YOU ARE YOUR OWN FOUNTAIN OF YOUTH: Movement, Motivation and Mindset for Active Seniors

Energy Bite 44 – Do I Need Exercise Equipment?

The question is, do you need special equipment for a decent exercise program. The answer is simple: Yes and No. Yes, you can go running or walking and all you need is a pair of decent shoes. But is running or walking enough exercise? If you read last week’s article, you already know it’s not. In fact as I said, if you are a senior and you are not training for a 5 or 10K event, or are not a master’s runner, you probably shouldn’t be running in the first place. Why not? Primarily because of the stress on your aging joints and other infrastructure. No matter how physically conditioned you are, if you do a lot of running, your knees, ankles and feet take a tremendous beating. I don’t recall the exact amount of force that you put on your feet, ankles and knees when you run, but I do recall that it is far more than the average senior can easily deal with, without injury.

But beyond walking, what else should you be doing. For most seniors, the goal is mobility and functionality. This includes the ability to completely control your body during exercise. This can require a great deal of strength. Functionality is the ability to use your body to do the things you need to do: carry groceries and put them away, lift your infant grandchild, smoothly and easily get in and out of a car (both driver’s side and passenger side). It means the ability to push, pull, lift, carry, bend and twist, and balance. It means being able to move your body easily and smoothly, with complete physical control of what you are doing.

And that requires more than sitting on the couch all evening watching TV or playing on your computer or smartphone, even after a walk.

So what sort of equipment do you need to get the kind of exercise and movement your body requires to be mobile and functional? Let’s start with the equipment you see on late night TV infomercials. Do you need it? NO! The only exercise equipment I found on TV that I liked was the old time “ab wheel” and there is a much better way to get the benefit of the same movement that doesn’t require any equipment.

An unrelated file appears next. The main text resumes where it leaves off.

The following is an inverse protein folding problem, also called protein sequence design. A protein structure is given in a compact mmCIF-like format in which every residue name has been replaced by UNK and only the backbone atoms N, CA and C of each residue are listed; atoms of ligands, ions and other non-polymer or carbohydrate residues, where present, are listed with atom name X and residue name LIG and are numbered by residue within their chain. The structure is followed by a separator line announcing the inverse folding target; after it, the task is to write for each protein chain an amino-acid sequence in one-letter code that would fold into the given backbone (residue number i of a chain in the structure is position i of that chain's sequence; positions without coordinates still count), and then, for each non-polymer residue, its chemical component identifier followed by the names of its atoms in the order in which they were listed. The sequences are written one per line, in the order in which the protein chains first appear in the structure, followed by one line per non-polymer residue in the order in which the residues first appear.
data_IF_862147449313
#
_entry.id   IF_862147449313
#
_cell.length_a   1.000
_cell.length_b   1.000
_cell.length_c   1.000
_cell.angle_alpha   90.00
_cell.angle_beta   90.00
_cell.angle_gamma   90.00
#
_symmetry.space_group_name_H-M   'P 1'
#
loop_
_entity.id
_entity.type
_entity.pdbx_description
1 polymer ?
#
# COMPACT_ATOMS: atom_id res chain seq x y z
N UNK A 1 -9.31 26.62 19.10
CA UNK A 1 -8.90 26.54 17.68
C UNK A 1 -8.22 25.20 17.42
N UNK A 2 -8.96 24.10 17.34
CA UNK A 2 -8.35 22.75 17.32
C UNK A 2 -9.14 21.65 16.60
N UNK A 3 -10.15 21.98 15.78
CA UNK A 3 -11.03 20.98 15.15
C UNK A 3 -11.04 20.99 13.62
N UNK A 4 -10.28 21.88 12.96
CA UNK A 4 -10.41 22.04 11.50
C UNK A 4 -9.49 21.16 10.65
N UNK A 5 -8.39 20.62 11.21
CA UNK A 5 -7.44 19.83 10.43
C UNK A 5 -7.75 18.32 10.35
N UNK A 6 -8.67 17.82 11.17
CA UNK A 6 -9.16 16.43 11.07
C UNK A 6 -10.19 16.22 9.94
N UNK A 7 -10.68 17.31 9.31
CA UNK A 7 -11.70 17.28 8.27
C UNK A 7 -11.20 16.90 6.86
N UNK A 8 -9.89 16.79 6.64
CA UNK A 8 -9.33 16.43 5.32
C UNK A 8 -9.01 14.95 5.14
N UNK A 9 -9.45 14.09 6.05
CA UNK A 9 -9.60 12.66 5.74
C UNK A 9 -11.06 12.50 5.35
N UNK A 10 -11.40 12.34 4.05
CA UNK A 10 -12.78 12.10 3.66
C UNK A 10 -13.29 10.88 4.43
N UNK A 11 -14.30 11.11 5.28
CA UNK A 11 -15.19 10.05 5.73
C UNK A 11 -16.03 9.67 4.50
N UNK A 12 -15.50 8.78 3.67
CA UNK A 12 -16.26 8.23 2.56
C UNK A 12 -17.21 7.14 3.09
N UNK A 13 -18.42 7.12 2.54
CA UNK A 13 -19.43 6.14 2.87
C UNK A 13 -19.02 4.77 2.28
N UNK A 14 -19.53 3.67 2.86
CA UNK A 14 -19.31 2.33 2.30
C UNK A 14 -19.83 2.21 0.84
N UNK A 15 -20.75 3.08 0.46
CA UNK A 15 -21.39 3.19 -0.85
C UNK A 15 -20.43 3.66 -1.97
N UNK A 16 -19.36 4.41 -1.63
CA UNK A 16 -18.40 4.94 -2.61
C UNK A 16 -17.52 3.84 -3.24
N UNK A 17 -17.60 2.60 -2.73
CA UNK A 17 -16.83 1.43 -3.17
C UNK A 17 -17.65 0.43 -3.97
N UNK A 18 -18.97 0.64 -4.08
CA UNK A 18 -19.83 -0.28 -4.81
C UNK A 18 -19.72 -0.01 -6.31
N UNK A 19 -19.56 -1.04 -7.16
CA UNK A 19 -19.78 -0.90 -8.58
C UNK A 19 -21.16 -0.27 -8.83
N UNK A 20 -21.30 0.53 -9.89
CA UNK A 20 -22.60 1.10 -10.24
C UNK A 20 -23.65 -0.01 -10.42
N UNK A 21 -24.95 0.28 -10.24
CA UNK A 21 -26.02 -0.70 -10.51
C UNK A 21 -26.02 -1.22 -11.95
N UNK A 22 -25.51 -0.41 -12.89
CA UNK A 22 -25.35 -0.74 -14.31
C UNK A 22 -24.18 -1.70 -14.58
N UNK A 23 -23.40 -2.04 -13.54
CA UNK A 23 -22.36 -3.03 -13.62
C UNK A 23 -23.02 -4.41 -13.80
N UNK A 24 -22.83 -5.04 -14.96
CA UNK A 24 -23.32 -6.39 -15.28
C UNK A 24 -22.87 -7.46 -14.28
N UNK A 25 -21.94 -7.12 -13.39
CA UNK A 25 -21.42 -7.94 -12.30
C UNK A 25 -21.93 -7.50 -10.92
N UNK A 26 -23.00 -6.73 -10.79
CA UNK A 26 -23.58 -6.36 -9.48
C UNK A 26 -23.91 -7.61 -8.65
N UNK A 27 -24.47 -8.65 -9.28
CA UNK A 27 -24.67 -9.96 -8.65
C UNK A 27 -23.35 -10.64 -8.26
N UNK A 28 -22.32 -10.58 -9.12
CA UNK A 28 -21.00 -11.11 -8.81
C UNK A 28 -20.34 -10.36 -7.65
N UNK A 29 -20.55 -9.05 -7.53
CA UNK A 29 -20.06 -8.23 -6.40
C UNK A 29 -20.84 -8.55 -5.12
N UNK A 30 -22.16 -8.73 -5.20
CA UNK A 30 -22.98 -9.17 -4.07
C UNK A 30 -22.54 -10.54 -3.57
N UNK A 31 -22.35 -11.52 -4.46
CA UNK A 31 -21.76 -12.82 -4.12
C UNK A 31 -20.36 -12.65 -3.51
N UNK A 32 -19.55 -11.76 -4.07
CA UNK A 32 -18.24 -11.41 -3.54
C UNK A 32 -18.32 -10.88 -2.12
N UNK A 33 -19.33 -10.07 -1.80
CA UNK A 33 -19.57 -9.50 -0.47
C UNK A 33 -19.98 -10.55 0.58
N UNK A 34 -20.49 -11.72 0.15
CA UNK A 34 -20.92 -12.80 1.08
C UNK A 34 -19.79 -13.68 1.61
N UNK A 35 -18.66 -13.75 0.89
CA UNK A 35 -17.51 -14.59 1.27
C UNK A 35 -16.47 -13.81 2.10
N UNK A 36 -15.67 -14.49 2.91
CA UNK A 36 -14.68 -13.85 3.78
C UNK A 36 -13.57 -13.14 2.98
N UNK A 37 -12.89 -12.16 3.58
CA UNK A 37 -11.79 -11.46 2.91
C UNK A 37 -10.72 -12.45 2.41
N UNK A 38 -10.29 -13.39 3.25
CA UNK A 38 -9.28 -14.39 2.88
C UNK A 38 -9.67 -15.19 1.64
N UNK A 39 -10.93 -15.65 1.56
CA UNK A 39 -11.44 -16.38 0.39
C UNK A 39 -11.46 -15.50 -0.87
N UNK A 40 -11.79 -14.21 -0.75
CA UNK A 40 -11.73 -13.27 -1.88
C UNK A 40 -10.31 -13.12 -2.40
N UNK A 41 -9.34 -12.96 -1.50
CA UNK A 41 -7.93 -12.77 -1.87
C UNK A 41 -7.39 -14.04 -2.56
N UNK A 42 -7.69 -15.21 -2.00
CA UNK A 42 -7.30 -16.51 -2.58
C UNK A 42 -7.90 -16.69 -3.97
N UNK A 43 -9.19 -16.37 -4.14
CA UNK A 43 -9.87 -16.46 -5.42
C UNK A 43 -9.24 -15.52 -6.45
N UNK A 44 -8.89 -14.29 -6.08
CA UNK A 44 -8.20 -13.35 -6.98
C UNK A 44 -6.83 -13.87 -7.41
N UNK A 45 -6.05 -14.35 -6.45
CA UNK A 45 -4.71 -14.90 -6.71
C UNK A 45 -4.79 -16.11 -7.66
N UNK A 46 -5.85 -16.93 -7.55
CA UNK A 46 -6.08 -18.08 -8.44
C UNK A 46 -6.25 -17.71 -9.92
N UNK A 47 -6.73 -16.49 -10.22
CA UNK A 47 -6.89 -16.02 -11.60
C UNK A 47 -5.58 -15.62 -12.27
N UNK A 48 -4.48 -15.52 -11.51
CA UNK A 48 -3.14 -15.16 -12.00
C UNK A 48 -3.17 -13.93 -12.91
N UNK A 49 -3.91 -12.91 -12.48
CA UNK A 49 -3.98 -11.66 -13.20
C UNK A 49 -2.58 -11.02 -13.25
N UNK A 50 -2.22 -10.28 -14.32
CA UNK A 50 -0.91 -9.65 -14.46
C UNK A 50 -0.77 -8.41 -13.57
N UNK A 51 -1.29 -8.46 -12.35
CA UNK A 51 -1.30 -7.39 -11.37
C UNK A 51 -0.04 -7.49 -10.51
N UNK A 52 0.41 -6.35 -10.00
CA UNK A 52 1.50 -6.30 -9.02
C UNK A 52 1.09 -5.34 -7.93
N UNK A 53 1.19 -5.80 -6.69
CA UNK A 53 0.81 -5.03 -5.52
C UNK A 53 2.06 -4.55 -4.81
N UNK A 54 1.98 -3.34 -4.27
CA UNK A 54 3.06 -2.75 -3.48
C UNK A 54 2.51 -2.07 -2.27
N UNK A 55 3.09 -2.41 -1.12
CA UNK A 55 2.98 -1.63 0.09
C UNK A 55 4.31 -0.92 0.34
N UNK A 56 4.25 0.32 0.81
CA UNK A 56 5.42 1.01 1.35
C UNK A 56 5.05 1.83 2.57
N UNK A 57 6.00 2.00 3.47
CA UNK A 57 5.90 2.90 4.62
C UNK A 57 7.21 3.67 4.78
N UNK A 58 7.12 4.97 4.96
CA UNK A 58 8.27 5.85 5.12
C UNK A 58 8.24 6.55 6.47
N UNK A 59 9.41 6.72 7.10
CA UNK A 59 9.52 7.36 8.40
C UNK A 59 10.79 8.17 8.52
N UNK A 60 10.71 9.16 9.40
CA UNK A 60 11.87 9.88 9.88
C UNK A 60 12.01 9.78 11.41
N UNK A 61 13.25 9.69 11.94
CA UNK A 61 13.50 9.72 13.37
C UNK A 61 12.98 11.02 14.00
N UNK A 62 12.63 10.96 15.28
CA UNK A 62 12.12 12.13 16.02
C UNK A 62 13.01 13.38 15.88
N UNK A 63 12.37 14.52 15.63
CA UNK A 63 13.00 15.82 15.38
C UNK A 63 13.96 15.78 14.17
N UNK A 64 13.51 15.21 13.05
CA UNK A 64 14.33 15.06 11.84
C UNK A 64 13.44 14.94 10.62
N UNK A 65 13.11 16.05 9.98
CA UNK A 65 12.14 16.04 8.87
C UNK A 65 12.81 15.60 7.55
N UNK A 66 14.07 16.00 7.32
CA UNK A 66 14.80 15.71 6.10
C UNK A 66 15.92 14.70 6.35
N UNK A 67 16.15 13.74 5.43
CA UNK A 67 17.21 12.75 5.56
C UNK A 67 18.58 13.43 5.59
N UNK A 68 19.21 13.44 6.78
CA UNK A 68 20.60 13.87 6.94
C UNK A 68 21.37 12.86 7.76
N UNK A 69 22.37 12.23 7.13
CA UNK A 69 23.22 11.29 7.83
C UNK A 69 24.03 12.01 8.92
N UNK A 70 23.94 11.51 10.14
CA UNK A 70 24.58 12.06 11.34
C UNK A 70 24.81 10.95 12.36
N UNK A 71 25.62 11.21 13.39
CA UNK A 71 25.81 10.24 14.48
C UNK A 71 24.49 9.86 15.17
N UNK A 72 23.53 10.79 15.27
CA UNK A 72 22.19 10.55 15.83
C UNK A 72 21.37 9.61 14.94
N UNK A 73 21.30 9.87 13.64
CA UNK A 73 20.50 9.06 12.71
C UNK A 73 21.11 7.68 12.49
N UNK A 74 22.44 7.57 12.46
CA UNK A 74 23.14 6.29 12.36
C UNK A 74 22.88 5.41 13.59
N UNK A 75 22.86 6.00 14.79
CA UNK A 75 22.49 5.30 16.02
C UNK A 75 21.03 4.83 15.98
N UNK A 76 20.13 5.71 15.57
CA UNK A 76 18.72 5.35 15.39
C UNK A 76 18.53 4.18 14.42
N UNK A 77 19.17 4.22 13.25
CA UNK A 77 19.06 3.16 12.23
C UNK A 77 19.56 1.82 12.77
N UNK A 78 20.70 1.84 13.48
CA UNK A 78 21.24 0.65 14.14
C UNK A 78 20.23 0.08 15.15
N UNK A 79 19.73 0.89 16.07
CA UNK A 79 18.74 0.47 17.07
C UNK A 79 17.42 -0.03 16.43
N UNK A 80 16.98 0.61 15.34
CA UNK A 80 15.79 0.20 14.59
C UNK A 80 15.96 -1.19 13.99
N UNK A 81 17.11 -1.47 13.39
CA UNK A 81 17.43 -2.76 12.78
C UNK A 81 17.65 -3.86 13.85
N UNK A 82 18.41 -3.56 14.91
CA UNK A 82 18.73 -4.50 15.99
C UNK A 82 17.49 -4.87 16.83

In fact, your body is the best exercise equipment of all. If you really want to, you can get all the benefits of most any equipment available on the market by just using your own body and bodyweight. And the nice thing about your own bodyweight is that you can easily make adjustments in resistance just by changing the position of your body. For example, you can vary the way you do push-ups from nearly standing and pushing against a door frame or a wall, to the basic prone push-up on your toes or on your knees, all the way to the handstand push-up (more than we’ll ever need to do). The point is the difficulty of the movement can be changed simply by changing the leverage of your own bodyweight. I’ll go into bodyweight exercise in another article, but to answer the question I posed at the beginning, you can get all the resistance exercise you need with just your own bodyweight.

The reality is, though, that often it is more useful to use some sort of resistance equipment. My personal recommendation is to use free weights and exercise bands. You can do just about any exercises you will ever need with just those two simple add ons to your own bodyweight. Sometimes I personally use the suspension training systems such as the TRX system (at the gym) or the Rip-60 (at home or on trips), but these are luxuries rather than necessities.

For me, free weights and exercise bands work fine. I suggest light dumbbells of 3, 5,10 and maybe 15 pounds each. You can buy them at Target, Sports Authority, or other big box or sports equipment stores. Use them for simple resistance exercises for your upper body, mostly your arms, legs, shoulders and back muscles. For the beginning exerciser, you can use soup cans to do most any movement you can do with a dumbbell.

Resistance bands come in several forms. You can buy them with handles or you can buy bands that look like oversize ribbons (wide bands, normally without handles). They come in various resistance settings identified by different colored bands: easy, moderate and hard, and are often sold as packages. Since one size doesn’t always fit all, I recommend the bands that come in packages of three, with varying resistance.

That’s it. That’s all you need. If you belong to a gym or a health club, you’ll normally find all of the equipment you’ll ever need. If you choose to move your body at home, it’s really not expensive to pick up resistance bands and a couple of dumbbells. And of course, best of all, you can use your own bodyweight to get most of the resistance you will ever need.

If you’re a senior body builder or a strength athlete, then by all means lift heavy weights. That’s what you do. But if you’re a typical senior seeking to upgrade your mobility, strength and functionality, a couple of dumbbells, resistance bands and your own body are all you’ll ever need.  And don’t forget to walk.

Thanks for reading.

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